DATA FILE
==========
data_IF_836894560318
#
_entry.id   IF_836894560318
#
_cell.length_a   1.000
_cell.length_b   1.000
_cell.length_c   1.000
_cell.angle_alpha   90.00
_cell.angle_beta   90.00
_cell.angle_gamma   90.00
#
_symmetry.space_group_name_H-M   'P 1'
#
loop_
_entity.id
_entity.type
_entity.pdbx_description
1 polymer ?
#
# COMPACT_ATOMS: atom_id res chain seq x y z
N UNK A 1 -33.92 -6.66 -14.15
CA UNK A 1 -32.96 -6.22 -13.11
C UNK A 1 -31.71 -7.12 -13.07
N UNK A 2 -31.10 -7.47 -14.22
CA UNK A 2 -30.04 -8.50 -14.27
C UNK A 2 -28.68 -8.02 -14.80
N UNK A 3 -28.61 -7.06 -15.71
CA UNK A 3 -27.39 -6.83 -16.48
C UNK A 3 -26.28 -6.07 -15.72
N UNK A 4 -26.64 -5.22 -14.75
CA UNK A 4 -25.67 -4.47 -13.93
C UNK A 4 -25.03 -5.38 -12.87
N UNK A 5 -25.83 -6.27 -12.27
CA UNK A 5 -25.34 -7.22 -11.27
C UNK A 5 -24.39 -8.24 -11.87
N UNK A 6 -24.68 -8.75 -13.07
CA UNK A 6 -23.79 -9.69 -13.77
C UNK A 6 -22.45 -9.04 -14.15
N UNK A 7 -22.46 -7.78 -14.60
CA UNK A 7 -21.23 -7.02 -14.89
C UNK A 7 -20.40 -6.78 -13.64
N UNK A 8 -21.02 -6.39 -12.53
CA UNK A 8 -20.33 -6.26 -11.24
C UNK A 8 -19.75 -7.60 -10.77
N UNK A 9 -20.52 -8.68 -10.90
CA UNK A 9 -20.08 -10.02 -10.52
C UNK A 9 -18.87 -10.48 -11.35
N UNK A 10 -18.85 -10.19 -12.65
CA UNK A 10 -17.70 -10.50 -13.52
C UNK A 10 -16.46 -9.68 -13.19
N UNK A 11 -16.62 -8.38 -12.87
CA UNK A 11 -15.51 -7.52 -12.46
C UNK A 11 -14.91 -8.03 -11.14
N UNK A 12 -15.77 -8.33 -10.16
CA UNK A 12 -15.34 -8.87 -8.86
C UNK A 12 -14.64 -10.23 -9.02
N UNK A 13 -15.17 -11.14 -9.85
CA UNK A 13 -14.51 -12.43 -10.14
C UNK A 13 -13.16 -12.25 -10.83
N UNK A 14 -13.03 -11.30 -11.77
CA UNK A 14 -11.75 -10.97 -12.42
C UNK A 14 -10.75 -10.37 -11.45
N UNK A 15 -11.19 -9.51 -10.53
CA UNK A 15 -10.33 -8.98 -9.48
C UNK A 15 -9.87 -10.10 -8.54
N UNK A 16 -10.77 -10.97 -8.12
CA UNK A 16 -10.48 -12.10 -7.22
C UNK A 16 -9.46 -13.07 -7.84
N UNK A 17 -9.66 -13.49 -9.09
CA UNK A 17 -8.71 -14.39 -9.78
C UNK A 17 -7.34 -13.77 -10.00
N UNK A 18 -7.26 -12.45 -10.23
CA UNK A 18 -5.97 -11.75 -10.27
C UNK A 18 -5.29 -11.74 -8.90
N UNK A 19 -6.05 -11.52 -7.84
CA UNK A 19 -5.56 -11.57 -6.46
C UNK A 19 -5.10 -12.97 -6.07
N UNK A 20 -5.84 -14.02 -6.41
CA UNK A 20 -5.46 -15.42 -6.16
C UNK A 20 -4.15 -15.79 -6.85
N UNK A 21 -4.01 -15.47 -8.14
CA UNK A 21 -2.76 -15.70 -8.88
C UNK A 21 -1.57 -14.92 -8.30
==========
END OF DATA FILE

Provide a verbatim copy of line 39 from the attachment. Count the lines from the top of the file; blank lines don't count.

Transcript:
N UNK A 7 -22.46 -7.78 -14.60